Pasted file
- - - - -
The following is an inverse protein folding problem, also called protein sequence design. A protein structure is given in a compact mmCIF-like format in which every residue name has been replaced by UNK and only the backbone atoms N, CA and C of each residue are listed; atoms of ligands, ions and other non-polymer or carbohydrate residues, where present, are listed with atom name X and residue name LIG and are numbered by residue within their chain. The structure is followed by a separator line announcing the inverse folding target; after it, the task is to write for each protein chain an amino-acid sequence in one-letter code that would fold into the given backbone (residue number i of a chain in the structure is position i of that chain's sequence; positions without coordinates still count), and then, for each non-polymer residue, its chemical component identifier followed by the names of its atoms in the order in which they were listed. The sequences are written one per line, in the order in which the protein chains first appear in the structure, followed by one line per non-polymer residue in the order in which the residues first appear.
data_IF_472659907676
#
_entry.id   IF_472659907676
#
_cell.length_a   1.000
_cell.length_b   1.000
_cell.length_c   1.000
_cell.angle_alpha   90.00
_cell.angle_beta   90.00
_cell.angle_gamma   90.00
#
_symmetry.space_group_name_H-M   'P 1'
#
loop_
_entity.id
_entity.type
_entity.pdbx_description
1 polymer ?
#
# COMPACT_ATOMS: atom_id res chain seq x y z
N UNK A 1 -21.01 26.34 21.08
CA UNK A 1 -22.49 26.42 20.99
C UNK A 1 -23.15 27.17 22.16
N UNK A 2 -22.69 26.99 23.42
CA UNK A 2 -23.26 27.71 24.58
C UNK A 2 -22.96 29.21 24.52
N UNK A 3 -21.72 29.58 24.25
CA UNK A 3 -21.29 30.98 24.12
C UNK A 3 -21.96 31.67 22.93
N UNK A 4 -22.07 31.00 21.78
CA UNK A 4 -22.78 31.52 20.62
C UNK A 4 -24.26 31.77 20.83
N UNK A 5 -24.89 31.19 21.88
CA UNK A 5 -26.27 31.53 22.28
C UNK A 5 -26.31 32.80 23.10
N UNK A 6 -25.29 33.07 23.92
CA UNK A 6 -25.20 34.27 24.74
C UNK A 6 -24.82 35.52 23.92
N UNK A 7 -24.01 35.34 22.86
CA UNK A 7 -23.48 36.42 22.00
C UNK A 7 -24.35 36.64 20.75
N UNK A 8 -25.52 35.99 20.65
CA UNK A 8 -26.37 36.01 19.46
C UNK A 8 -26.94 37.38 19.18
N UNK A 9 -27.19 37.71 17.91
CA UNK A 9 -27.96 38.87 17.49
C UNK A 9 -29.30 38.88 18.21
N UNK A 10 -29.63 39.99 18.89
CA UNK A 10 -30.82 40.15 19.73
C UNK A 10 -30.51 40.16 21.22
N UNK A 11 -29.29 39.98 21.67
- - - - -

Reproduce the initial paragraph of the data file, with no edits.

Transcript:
The following is an inverse protein folding problem, also called protein sequence design. A protein structure is given in a compact mmCIF-like format in which every residue name has been replaced by UNK and only the backbone atoms N, CA and C of each residue are listed; atoms of ligands, ions and other non-polymer or carbohydrate residues, where present, are listed with atom name X and residue name LIG and are numbered by residue within their chain. The structure is followed by a separator line announcing the inverse folding target; after it, the task is to write for each protein chain an amino-acid sequence in one-letter code that would fold into the given backbone (residue number i of a chain in the structure is position i of that chain's sequence; positions without coordinates still count), and then, for each non-polymer residue, its chemical component identifier followed by the names of its atoms in the order in which they were listed. The sequences are written one per line, in the order in which the protein chains first appear in the structure, followed by one line per non-polymer residue in the order in which the residues first appear.